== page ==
In hindsight, the airport was .. functional I suppose, and really not that much worse than other airports of other developing countries. And they were undergoing renovations when I was there, so perhaps they can be forgiven.
In any case, be vigilent, ask questions, and be prepared for anything.
THE WONDERFUL TROLLY'S....
SO MANY PEOPLE COMPLAIN ABOUT THESE...BUT I ABSOLUTELY LOVED THEM...THEY COULD GET UNCOMFORTABLE, BUT HEY THEY ARE CHEAP AND YOU MEET GREAT PEOPLE.
ALSO THEY HAVE 'FAST CARS' TO PLACES THAT ARE A ONLY A FEW HOURS AWAY FROM ACCRA. THEY ARE A LITTLE BIT MORE SPENDY BUT GET YOU THEIR FASTER...SEATING ONLY ABOUT 9 PEOPLE.
It is best when you come in with a plane.Transportation
Always travel on STC buses whenever possible. They are more comfotable and a lot safer.
It is best and safe to get around with Accra with the
registered local cabs or the radio taxi cab.
There are Ghana Airways flights from Kotoka Airport in Accra to almost every country in West Africa, as well as flights to New York and London. The airport is also served by several major western carriers. The US$20 departure tax is payable in cedis or in US dollars.
Ships connect Tema, 25km (16mi) east of Accra, with ports in Nigeria, Côte d'Ivoire, Cameroon and South Africa. By land, there are buses, taxis, tro-tros (minibuses) and pickup trucks that run between Ghana and Burkina Faso, Côte d'Ivoire and Togo. Border formalities for travellers with visas are usually minimal; greasing a palm or two may speed things up. Watch your pockets at crowded border posts.
Airlink offers low-priced domestic flights from Kotoka Airport, 10km (6mi) north-east of central Accra, to Kumasi and Tamale. Considerably slower but oh-so-adventurous, the Yapei Queen makes regularly scheduled 24-hour passenger runs across Lake Volta from Akosombo, 104km (65mi) north-east of Accra at the base of Lake Volta, to Yeji, more than 200km (125mi) away on the lake's north-western shore. The steamer stops at many villages on the way. From Yeji, ferries continue to Buipe, 100km (62mi) farther north-west, and Makongo, 15km (10mi) east; you can arrange ground transport to Tamale from either destination.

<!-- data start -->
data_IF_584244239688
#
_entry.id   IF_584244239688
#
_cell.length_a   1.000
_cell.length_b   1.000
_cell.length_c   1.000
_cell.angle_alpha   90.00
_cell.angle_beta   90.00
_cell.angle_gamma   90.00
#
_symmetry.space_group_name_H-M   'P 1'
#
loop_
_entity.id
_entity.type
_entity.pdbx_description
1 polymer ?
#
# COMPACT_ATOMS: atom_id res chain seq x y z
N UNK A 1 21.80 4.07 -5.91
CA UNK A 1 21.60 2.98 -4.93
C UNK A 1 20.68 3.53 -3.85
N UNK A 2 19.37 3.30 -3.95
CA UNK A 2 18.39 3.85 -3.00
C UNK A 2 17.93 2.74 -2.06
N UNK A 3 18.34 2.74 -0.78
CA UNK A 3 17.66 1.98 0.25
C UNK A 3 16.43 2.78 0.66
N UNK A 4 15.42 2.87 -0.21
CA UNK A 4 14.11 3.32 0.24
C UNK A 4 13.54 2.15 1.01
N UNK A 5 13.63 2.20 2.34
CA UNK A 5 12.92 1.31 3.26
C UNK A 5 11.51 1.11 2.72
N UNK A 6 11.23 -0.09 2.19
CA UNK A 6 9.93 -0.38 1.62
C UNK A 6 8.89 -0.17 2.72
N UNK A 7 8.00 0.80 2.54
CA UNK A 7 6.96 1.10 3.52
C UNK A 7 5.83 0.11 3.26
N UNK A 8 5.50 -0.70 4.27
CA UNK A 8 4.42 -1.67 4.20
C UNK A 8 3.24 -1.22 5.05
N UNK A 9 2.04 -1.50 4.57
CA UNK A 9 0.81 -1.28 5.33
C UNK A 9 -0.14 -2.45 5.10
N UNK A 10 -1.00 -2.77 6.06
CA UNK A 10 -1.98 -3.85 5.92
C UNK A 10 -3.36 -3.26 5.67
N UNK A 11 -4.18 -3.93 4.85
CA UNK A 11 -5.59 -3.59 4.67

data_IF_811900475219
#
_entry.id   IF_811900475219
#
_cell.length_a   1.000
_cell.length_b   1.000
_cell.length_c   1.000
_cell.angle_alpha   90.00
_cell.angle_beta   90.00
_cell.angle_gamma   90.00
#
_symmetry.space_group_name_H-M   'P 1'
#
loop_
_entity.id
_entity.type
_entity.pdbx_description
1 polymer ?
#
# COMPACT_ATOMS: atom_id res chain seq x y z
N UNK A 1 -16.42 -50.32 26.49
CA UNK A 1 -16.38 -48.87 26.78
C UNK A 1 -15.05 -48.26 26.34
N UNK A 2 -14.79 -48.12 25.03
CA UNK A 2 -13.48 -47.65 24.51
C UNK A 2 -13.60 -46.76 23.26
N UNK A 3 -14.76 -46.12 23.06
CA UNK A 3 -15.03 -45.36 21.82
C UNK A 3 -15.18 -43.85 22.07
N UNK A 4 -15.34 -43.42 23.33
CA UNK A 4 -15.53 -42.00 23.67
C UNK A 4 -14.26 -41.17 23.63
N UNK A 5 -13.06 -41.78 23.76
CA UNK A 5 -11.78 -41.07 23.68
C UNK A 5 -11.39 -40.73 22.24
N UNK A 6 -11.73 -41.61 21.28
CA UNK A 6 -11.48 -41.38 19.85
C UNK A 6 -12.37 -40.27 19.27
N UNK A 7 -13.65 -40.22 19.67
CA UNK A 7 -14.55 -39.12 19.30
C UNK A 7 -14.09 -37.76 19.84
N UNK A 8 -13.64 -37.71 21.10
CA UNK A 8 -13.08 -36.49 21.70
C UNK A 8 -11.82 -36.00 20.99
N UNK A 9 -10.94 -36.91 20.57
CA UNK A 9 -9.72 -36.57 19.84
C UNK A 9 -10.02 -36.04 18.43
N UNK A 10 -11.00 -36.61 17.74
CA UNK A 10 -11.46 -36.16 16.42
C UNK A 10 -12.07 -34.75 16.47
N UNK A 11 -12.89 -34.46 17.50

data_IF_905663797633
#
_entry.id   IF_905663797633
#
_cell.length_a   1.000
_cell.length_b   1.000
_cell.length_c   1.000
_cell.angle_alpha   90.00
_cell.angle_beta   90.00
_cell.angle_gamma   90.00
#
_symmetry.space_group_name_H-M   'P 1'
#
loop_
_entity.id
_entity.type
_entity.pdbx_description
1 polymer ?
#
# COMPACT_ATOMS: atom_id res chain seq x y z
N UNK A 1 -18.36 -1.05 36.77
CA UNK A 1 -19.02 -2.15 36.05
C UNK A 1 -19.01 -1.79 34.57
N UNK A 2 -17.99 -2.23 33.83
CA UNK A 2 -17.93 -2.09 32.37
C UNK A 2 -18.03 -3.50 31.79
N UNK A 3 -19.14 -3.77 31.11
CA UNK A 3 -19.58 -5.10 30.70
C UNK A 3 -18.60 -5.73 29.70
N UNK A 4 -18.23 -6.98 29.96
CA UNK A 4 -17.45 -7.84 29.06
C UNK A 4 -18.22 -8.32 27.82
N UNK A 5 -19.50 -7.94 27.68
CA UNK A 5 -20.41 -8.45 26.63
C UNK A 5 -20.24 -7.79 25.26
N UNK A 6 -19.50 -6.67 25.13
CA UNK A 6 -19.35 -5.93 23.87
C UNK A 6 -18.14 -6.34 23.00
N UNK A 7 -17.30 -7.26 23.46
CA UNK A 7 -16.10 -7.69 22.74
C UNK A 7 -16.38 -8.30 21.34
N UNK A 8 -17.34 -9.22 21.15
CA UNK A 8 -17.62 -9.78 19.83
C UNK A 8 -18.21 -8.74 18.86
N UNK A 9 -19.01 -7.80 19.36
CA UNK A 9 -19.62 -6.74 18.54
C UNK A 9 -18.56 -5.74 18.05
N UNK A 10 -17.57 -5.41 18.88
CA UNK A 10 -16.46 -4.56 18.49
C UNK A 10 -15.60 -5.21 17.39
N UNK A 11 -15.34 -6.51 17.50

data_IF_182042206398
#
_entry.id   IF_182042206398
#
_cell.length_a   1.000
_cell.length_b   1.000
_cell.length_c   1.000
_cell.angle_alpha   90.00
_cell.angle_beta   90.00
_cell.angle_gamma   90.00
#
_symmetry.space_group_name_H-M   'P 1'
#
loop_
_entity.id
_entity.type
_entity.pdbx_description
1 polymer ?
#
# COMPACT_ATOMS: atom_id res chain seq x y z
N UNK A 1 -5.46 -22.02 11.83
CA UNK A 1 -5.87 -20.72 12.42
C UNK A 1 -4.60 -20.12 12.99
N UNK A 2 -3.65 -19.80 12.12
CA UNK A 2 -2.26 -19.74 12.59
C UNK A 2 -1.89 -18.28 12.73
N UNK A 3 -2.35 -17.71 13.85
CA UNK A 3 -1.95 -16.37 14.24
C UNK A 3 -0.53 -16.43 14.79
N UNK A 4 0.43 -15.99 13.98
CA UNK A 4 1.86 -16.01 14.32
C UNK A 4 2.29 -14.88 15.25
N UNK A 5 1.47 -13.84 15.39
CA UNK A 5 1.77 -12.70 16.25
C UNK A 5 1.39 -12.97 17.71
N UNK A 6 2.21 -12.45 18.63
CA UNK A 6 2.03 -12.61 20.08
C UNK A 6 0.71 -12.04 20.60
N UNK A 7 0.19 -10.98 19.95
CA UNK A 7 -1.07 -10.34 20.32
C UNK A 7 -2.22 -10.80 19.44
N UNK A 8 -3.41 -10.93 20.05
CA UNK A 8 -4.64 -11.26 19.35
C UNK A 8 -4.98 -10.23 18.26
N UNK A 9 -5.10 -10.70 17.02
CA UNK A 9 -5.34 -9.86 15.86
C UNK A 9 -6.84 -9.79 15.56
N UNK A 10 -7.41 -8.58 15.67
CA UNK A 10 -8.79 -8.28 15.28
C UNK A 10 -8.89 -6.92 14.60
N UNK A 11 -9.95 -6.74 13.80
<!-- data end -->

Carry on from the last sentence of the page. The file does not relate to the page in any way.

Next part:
Ghana's road network is in decent shape, though there are some badly potholed stretches between Kumasi and Tamale, and almost all secondary roads are unsealed. You're bound to run into an occasional police checkpoint, though they're usually just angling for a 'dash' (the ubiquitous kickback). Car rental is expensive but available in Accra. Otherwise, most Ghanaians get around in taxis, tro-tros (minibuses) and mammy wagons (generally some sort of converted pickup truck).
Government-run buses connect most major towns and some smaller ones, but their service ain't what it used to be and it's usually better to travel with any of the private bus companies. A comfortable but slow railway system connects Accra, Kumasi and Takoradi in a single-track triangle. Only sleepers need to be booked in advance.
The airport is a very basic airport. It was being renovated when I was there (Apr '02). Departed on a Ghana Airways flight, and they did not even have the proper baggage tracking strip (the standard sticker strip with a barcode and a tracking number). All I got was a number on a piece of cardboard on a string.
The city itself is not very large, so most of the attractions are withing walking distance. Streets are relatively wide and clean. There were buses, but I did not take any. Taxis do not have meters. I only took taxis when going from central Accra back to the hotel in Labadi, and if I recall correctly, I paid 15,000 Cedis.
You can charter a whole taxi or stop one along his route.
A private taxi is much more expensive than a shared one.
Don’t get in before you agreed a price.